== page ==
Contribution from St Mary the Virgin to the Buxted Messenger – June 2021 Edition

In my contribution to the Messenger in April, with lockdown just beginning to ease and the celebration of Easter, these things seemed like a merciful release from the dark days of winter, quite literally, when we were dealing with the awful impacts of the third wave of Covid in our communities and country.
Now in June, we are approaching, through the government’s roadmap out of lockdown, potentially the removal of many of the restrictions that up to now have kept us as safe as we can be. So many have been vaccinated, some fully, for which we are truly grateful. But with the clamour to get back to normal, many of us are feeling uncertain, a little anxious, about how to be and what to do. We aren’t even sure what normal feels like any more.
Be assured that since the return to public worship at St Mary’s and across the Parish, we are strenuously complying with up to date government and Diocesan guidelines.
But the impacts on our mental well being of the last year and more should not be shuffled under the carpet, ignored or disregarded. In our church and Parish we look to make time to speak to one another; if you reach out someone will listen, in confidence, to your cares and concerns. And this is an active listening, one which means that it can result in doing things for each other, so that our care and concern is demonstrated by action as much as by word. And we can pray for one another, again being open to what God leads us to do, to be the means by which he works in this world to alleviate the concerns and suffering of one another.
God often speaks to calm our anxieties in the bible. In John 14, Jesus spoke to his disciples of the time when he would no longer be with them in person. He reassured them and us all that we are not left alone. And in so doing he said (v27): Peace I leave with you; my peace I give you. I do not give to you as the world gives. Do not let your hearts be troubled and do not be afraid. Jesus wasn’t saying that as his people life for us would be easy or free from trouble or anxiety. But the love and grace of Jesus and the comfort of the Holy Spirit, equip us to face up to the things we most fear and to know the deep peace which he offers to us all.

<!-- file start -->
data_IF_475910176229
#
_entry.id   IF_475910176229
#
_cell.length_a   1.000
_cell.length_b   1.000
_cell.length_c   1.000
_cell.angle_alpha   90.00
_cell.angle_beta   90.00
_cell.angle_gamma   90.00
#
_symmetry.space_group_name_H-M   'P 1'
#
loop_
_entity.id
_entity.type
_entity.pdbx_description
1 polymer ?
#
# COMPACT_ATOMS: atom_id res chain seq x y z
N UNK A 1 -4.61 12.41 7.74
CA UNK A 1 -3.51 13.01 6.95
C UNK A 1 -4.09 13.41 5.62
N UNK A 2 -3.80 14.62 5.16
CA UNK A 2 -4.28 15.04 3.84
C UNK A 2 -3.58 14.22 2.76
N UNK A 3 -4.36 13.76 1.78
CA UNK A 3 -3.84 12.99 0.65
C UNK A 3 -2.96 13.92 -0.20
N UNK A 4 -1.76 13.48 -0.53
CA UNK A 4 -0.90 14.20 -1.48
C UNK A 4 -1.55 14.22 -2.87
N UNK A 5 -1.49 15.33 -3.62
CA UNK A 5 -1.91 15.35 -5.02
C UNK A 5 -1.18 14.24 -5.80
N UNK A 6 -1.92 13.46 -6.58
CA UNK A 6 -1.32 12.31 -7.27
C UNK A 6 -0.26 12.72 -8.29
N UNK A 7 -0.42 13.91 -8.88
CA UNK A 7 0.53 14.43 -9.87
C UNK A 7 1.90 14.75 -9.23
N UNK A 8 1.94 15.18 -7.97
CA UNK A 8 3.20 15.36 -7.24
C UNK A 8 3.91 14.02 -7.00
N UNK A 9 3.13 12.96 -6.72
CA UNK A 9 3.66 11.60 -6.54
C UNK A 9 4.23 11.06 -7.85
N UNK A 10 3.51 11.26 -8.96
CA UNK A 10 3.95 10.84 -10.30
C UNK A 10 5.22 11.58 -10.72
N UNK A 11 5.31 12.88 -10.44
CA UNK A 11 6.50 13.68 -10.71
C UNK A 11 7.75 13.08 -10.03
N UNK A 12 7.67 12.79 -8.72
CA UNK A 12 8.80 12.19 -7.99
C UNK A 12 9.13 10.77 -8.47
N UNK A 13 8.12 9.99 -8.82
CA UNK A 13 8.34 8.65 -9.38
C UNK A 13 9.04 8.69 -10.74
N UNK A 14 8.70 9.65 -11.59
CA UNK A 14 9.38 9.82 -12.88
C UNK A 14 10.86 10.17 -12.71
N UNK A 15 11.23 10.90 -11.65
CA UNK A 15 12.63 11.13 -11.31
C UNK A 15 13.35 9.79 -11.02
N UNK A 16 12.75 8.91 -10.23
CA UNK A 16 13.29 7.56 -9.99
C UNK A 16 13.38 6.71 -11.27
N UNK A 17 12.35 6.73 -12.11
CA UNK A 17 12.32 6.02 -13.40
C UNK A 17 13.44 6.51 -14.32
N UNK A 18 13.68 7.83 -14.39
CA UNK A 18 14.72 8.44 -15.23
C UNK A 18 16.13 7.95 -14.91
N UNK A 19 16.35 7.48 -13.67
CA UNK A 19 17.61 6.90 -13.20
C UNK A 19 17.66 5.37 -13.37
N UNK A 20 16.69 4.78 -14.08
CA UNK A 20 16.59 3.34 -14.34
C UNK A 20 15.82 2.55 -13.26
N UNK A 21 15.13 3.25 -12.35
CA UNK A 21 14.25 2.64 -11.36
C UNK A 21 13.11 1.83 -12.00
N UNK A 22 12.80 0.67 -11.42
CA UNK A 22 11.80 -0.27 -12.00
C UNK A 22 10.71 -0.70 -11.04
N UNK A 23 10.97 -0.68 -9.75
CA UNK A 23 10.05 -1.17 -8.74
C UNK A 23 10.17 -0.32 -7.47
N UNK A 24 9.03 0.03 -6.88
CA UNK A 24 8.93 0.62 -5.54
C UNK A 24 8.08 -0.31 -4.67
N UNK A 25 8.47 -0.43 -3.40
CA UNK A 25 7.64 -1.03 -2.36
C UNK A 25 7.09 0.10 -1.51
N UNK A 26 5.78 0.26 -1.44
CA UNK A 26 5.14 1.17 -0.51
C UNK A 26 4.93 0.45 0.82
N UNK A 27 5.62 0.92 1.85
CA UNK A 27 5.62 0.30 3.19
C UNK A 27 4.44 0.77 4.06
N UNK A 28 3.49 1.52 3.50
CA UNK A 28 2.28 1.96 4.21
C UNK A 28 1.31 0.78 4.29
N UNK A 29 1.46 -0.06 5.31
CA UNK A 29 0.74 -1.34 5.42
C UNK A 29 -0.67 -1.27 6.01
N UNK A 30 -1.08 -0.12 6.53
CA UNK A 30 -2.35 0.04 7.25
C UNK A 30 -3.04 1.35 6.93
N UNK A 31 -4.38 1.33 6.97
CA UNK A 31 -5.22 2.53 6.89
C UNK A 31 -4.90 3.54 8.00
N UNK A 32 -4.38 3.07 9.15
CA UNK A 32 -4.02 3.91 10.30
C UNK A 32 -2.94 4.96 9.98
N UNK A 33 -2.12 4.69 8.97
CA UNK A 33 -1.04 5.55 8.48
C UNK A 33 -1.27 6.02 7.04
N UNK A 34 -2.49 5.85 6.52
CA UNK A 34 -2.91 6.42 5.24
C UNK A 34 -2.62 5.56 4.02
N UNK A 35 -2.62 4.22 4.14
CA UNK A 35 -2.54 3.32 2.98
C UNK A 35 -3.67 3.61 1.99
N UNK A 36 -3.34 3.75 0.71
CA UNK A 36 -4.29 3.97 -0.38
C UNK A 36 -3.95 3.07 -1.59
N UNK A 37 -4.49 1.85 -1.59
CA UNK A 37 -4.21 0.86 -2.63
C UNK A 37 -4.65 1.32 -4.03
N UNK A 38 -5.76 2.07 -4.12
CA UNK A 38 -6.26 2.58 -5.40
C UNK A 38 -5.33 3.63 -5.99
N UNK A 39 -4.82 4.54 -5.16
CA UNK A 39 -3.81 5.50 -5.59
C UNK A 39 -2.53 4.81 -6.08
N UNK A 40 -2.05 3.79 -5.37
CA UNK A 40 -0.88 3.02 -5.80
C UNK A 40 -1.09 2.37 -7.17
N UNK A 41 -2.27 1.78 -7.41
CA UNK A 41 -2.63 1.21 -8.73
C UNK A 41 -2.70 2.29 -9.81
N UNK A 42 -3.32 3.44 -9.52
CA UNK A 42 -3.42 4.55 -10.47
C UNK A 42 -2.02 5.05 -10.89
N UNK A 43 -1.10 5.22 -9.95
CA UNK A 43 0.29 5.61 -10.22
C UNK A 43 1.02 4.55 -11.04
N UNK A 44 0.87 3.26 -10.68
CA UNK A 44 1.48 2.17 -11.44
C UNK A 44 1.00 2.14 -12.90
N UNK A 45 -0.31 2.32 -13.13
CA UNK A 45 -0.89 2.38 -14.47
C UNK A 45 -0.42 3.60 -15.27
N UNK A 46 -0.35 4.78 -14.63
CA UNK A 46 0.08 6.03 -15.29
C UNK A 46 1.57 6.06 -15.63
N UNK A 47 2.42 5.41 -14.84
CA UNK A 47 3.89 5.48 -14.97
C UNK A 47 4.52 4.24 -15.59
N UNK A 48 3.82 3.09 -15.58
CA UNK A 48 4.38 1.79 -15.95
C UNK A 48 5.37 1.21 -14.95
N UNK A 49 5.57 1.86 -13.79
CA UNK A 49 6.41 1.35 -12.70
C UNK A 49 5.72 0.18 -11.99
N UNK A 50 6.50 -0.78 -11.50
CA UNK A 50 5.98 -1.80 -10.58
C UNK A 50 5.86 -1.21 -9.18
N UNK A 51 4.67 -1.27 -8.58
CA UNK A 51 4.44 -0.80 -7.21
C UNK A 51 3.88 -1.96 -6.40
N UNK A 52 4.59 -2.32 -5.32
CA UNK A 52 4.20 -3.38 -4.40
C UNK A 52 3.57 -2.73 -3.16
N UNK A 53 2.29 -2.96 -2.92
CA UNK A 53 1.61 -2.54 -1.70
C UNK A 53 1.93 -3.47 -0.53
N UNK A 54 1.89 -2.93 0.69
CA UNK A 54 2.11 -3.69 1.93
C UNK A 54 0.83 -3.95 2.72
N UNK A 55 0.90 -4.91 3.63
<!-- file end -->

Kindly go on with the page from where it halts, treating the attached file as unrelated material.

Deep peace of the running wave to you
Deep peace of the flowing air to you
Deep peace of the quiet earth to you
Deep peace of the shining stars to you
Deep peace of the gentle night to you
Moon and stars pour their healing light on you
Deep peace of Christ the light of the world to you
Deep peace of Christ to you


Welcome to Mary’s month of May. The month when everything in the countryside, and of course our gardens, bursts into colour. Life in the hedgerows is beginning to awaken from the long winter months, and the birds are returning from their winter break in Africa – my swallows arrived on 4th April (Easter Day) and flew straight into the nest they made four years ago. The trees are in bud and gradually turning green, and this spring the flowers are looking splendid.

For over 700 years, the month of May has been dedicated to Mary, and we join with her in celebration of the glorious Resurrection of Christ. Traditionally, Mary is honoured as the ‘Queen of May’, and throughout the western world parishes have often crowned an image of the Blessed Virgin Mary with flowers (often Hawthorn also called May Blossom or Spring Rose). This ceremonial crowning is to signify her as ‘Queen of Heaven’ and the ‘Mother of God Incarnate’. Although this practice lapsed in the 1970’s, it is now making a comeback. We look forward to its return here at S. Mary’s. Between Easter and Pentecost we sing the Regina Caeli (Queen of Heaven):
(sung to the tune of ‘Jesus Christ is risen today, Alleluia)

Joy to thee, O Queen of Heaven, Alleluia!
He whom thou wast meet to bear, Alleluia!
As he promised hath arisen, Alleluia!
Pour for us to God thy prayer, Alleluia!

There are many celebrations throughout May, one of the most important is the great Feast of Pentecost – 23rd May (the birthday of the Church). Pentecost means the fiftieth day, which represents the fifty days of Easter. In the Acts of the Apostles 2: 1-11 the disciples were huddled in the upper room, afraid of the Jews and terrified of the unknown. At the Last Supper Jesus told the apostles that he was leaving them. He said, “It is for your own good that I go away, because unless I go, the Spirit will not come to you, but if I go I will send him to you.” Jesus had to go – it was important that he left his apostles to carry on without him. Only when the Holy Spirit came upon them are they transformed from ordinary people into fearless missionaries.

A prayer for Pentecost: Breathe in me, Holy Spirit, that I may think what is holy. Move me, Holy Spirit, that I may do what is holy. Attract me, Holy Spirit, that I may love what is holy. Strengthen me, Holy Spirit, that I may guard what is holy. Guard me, Holy Spirit, that I may keep what is holy.
(S. Augustine of Hippo – 354 – 430 AD)
Colin Woolgrove

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